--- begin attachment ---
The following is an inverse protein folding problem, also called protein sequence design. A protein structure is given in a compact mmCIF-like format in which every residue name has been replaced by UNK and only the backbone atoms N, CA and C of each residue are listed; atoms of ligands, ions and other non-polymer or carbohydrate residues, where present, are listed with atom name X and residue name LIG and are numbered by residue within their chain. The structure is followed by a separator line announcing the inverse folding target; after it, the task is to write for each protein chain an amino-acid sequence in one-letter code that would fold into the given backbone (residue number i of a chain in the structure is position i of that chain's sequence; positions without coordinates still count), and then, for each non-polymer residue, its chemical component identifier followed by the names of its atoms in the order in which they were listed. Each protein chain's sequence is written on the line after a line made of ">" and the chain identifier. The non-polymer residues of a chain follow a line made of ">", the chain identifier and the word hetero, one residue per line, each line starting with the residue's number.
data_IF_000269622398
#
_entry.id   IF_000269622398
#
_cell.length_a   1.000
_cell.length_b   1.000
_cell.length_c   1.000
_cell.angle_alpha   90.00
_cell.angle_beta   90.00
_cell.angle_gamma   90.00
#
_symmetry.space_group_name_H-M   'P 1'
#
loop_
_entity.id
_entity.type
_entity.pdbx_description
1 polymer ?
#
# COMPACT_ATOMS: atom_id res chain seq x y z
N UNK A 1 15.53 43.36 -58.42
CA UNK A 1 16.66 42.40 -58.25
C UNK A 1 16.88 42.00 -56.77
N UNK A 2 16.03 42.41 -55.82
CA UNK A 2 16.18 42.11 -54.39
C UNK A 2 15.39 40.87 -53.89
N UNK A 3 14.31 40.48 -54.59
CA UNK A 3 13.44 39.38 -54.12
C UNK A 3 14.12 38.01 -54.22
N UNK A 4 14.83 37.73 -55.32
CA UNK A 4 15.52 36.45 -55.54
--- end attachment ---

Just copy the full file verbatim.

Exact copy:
The following is an inverse protein folding problem, also called protein sequence design. A protein structure is given in a compact mmCIF-like format in which every residue name has been replaced by UNK and only the backbone atoms N, CA and C of each residue are listed; atoms of ligands, ions and other non-polymer or carbohydrate residues, where present, are listed with atom name X and residue name LIG and are numbered by residue within their chain. The structure is followed by a separator line announcing the inverse folding target; after it, the task is to write for each protein chain an amino-acid sequence in one-letter code that would fold into the given backbone (residue number i of a chain in the structure is position i of that chain's sequence; positions without coordinates still count), and then, for each non-polymer residue, its chemical component identifier followed by the names of its atoms in the order in which they were listed. Each protein chain's sequence is written on the line after a line made of ">" and the chain identifier. The non-polymer residues of a chain follow a line made of ">", the chain identifier and the word hetero, one residue per line, each line starting with the residue's number.
data_IF_000269622398
#
_entry.id   IF_000269622398
#
_cell.length_a   1.000
_cell.length_b   1.000
_cell.length_c   1.000
_cell.angle_alpha   90.00
_cell.angle_beta   90.00
_cell.angle_gamma   90.00
#
_symmetry.space_group_name_H-M   'P 1'
#
loop_
_entity.id
_entity.type
_entity.pdbx_description
1 polymer ?
#
# COMPACT_ATOMS: atom_id res chain seq x y z
N UNK A 1 15.53 43.36 -58.42
CA UNK A 1 16.66 42.40 -58.25
C UNK A 1 16.88 42.00 -56.77
N UNK A 2 16.03 42.41 -55.82
CA UNK A 2 16.18 42.11 -54.39
C UNK A 2 15.39 40.87 -53.89
N UNK A 3 14.31 40.48 -54.59
CA UNK A 3 13.44 39.38 -54.12
C UNK A 3 14.12 38.01 -54.22
N UNK A 4 14.83 37.73 -55.32
CA UNK A 4 15.52 36.45 -55.54